At the 2013 XOXO Festival, Mike Rugnetta of the YouTube/PBS Idea Channel delivered a really interesting talk about the Internet, specifically how it's helped us develop new ways of constructing our self-identities, due to the discovery of new ideas and interacting socially online, amongst other things. He hops from topic to topic very rapidly, and doesn't really get started until about two minutes into the video.
Interestingly - if you jump to the 10:15 mark - he discusses fandoms. Good fandoms have lots of opportunities for interaction, sharing creativity, and finding ways for the fans to relate to one another. In fact, the fans may relate to each other more than they might relate to the original theme that caused them to gather in the first place! What matters is the energy within the fan community, the bonds between fans. (This reminded me of Anthrocon 2007's guest of honor Mark Evanier, who noted that furries seemed to be "fans of each other".)
Mike asks his audience if there's a fandom without canonical media for fans to gather around? A fandom which would instead subsist mainly by the interaction of the fans, without devotion to a specific TV show, movie, or comic book series? Yup! Furry!
Amid Amidi of the Cartoon Brew uses this new GEICO commercial to ask, what is an animated cartoon and what is reality, anyway? – a meaningful question for anthropomorphic fans today.
Rumpus: Are cartoons sexy? Are animals sexy? Or are both of those statements irrelevant? Is it more the re-imaging idea?
Kilcodo: It depends on the person, but I think if you look at the way that we use language and the way we think about what is and isn’t sexy, we’ve constantly used anthropomorphic language. We call a sexy woman a fox. We call an older sexy woman a cougar. We call men bear, wolf. I’ve heard otter being used in the gay community. And I think that’s because as sexual beings we can see eroticism in many different organic forms, and I think because animals are beautiful, people like to meld the two forms together, so you have a human body and a majestic head of an animal, and people find that beautiful and even erotic.
Kilcodo's thoughtful answer brings to mind the Freudian term "Polymorphous perversity".
Johannesburg sexologist JacoPhillip Crous opines that "fursonas can be understood as totem representations ... an animal that's believed by the person to have spiritual or some other, possibly sexual, subjective significance, so the person adopts it as a personal emblem to which [he or she] feels drawn psychologically."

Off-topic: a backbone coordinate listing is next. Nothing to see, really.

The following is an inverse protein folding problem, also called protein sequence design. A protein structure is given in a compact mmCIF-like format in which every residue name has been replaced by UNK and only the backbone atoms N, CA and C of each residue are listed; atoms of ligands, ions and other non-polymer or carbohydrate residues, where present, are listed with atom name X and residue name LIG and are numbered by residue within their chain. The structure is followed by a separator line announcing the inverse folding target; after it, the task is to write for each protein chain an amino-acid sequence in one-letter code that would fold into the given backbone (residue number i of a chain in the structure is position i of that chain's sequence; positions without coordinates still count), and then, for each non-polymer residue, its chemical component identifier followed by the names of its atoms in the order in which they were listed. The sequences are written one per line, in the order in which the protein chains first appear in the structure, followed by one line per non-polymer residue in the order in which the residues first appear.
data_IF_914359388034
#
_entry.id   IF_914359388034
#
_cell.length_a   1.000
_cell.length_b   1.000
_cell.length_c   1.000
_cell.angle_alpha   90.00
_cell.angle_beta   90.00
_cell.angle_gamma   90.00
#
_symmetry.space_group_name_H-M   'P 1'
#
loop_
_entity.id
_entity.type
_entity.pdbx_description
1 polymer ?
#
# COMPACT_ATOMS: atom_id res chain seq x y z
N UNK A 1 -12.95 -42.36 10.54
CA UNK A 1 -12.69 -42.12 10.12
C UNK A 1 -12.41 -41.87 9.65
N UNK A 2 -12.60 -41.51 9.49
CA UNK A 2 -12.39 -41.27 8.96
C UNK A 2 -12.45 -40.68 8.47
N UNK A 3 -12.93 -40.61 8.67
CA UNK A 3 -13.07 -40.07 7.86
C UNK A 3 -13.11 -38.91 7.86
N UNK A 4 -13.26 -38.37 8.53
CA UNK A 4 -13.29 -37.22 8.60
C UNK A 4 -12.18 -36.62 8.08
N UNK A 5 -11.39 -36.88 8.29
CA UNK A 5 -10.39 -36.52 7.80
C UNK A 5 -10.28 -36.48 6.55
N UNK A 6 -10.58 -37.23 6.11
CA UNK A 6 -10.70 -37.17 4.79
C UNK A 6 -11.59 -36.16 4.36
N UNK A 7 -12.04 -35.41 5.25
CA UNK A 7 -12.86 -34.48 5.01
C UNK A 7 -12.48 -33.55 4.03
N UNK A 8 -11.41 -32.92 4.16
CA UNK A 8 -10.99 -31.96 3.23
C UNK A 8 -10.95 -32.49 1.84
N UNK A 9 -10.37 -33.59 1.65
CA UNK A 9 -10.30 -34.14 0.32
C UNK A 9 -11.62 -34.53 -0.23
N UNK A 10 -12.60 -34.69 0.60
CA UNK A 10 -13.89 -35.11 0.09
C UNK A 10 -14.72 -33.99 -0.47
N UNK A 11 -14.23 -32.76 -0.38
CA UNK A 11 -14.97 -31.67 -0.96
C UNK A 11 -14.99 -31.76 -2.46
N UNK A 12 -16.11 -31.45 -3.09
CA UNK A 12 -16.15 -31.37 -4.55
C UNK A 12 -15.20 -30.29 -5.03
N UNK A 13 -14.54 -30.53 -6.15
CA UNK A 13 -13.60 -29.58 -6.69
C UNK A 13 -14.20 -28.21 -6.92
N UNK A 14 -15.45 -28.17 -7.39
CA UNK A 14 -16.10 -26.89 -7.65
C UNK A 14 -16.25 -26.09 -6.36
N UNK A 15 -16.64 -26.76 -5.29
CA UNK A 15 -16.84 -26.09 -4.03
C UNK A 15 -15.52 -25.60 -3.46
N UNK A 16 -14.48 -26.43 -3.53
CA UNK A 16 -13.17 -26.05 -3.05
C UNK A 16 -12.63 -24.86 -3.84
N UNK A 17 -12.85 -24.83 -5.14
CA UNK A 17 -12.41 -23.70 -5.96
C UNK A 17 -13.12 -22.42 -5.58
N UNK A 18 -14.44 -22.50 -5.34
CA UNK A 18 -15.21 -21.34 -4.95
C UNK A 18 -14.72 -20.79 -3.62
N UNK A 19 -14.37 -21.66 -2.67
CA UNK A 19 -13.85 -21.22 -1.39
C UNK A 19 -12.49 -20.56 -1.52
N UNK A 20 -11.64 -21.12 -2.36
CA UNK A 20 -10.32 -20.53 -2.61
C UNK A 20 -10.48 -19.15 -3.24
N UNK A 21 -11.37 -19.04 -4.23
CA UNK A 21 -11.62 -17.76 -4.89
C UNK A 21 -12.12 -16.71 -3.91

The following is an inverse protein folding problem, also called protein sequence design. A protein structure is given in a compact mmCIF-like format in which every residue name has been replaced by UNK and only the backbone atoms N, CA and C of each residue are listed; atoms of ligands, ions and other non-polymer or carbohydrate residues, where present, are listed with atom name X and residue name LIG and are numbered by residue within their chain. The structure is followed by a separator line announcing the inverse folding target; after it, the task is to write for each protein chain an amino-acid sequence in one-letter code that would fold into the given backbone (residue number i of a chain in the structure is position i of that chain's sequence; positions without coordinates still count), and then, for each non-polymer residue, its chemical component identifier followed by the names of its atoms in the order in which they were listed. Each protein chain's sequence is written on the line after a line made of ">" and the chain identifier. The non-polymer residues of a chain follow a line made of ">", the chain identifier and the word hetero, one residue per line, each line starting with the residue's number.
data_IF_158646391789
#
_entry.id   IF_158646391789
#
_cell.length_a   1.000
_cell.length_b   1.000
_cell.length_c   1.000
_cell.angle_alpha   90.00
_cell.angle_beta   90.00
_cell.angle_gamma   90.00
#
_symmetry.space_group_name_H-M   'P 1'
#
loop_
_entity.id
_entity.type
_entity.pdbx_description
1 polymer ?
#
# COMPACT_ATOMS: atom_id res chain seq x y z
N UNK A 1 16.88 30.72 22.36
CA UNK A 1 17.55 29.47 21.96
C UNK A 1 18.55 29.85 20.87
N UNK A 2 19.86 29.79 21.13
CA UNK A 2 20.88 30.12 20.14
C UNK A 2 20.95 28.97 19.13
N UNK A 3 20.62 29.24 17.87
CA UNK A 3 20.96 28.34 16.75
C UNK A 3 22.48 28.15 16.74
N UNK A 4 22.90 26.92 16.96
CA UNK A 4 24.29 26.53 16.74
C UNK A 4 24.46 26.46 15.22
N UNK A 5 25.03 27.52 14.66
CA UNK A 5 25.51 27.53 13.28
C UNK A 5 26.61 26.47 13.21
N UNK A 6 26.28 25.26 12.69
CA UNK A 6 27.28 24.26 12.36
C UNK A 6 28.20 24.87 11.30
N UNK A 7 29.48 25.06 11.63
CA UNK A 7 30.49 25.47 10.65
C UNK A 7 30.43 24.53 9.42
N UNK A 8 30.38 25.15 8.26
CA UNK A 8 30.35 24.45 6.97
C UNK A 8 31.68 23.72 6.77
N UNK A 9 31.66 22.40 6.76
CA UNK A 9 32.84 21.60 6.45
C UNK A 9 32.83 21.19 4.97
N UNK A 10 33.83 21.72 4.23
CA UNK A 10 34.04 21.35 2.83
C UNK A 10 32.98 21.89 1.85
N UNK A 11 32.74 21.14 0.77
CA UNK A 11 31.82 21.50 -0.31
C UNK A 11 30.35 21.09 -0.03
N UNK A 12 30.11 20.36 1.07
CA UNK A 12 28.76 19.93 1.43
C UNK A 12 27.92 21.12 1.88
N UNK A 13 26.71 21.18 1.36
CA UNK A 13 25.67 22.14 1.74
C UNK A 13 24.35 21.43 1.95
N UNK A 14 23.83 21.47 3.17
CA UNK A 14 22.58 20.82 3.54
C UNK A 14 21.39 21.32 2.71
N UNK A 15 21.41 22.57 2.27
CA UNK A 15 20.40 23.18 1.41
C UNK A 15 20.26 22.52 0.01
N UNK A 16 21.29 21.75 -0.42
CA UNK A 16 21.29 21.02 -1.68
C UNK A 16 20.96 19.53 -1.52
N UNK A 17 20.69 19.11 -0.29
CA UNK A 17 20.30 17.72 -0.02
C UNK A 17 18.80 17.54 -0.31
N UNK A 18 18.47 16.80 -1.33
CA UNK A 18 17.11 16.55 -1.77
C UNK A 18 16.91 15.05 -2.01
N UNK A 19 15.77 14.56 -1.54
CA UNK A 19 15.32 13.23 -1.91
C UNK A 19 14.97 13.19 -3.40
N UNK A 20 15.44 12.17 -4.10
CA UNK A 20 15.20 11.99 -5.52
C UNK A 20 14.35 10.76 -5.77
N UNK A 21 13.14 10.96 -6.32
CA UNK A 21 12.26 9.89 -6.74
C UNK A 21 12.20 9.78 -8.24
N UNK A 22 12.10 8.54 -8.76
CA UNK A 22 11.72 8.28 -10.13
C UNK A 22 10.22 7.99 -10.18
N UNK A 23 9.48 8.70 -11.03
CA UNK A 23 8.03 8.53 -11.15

Interpreting this in a way akin to Jungian archetypes, Crous says the fursona is a form of "empowerment" and "self-transcendence" for the individual – and, for the sexually invested, the fursona is the "idealised totemic form that drives the erotic charge for the yiff enthusiast".
The piece quotes Tumblr bloggers, WikiFur, and Internet-based surveys, but no furry fans appear to have been interviewed for it. South Africa has a small furry community, but it is not mentioned within the article.
Is 'anthropomorphism' too vague for you? Wired’s Matt Simon explains the real meaning of anthropomorphism, in the first 1:40 minutes of this August 15th “Footnotes” video.
Matthew Scully is an unusual proponent of animal rights, coming from the Christian-favoured, U.S. Republican party. Indeed, he speaks about people automatically assuming he is on the side of hunters and pig 'farmers' when, in fact, he has been a vegetarian for over 30 years.
While Scully does support animal rights, he makes that stand from a generally religious perspective, arguing that current treatment of animals is an abuse of god-given dominion, and disagreeing with the secular reasoning of animal rights proponents like Peter Singer.
Scully's ability is shown when coming to the main thrust of his book, where he writes about animals, how they are treated and how they should be treated. He is an excellent writer (a former speechwriter for then-president George W. Bush), and a dutiful investigator, travelling to most of the places about which he writes.